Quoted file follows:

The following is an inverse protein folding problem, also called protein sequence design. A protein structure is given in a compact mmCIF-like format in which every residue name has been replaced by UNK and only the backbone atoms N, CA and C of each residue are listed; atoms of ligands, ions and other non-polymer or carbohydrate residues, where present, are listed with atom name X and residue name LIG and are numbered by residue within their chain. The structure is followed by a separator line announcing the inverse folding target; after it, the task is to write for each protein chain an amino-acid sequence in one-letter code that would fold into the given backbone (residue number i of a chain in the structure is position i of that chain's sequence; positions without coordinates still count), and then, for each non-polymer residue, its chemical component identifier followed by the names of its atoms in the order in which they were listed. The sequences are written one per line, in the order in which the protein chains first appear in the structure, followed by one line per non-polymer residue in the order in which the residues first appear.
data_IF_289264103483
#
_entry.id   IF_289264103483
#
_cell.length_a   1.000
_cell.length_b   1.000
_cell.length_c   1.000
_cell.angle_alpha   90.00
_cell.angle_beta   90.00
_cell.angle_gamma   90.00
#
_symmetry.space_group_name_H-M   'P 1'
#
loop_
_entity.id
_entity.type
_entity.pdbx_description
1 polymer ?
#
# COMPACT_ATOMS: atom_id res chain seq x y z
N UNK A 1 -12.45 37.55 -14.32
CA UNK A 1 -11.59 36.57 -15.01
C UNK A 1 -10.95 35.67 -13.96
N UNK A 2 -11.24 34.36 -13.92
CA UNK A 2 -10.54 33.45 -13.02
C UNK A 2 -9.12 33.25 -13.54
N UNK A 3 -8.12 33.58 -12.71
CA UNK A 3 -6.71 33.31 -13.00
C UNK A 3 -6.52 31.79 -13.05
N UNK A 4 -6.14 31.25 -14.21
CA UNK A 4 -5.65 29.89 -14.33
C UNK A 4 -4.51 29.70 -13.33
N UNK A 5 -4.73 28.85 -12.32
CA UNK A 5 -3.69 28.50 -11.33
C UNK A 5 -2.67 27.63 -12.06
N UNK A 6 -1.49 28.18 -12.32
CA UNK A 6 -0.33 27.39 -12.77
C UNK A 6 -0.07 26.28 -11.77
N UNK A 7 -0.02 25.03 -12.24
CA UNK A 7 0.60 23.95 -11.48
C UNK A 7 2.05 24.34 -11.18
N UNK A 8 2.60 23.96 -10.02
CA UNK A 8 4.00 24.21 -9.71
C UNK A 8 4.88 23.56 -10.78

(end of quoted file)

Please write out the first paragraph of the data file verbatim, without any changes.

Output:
The following is an inverse protein folding problem, also called protein sequence design. A protein structure is given in a compact mmCIF-like format in which every residue name has been replaced by UNK and only the backbone atoms N, CA and C of each residue are listed; atoms of ligands, ions and other non-polymer or carbohydrate residues, where present, are listed with atom name X and residue name LIG and are numbered by residue within their chain. The structure is followed by a separator line announcing the inverse folding target; after it, the task is to write for each protein chain an amino-acid sequence in one-letter code that would fold into the given backbone (residue number i of a chain in the structure is position i of that chain's sequence; positions without coordinates still count), and then, for each non-polymer residue, its chemical component identifier followed by the names of its atoms in the order in which they were listed. The sequences are written one per line, in the order in which the protein chains first appear in the structure, followed by one line per non-polymer residue in the order in which the residues first appear.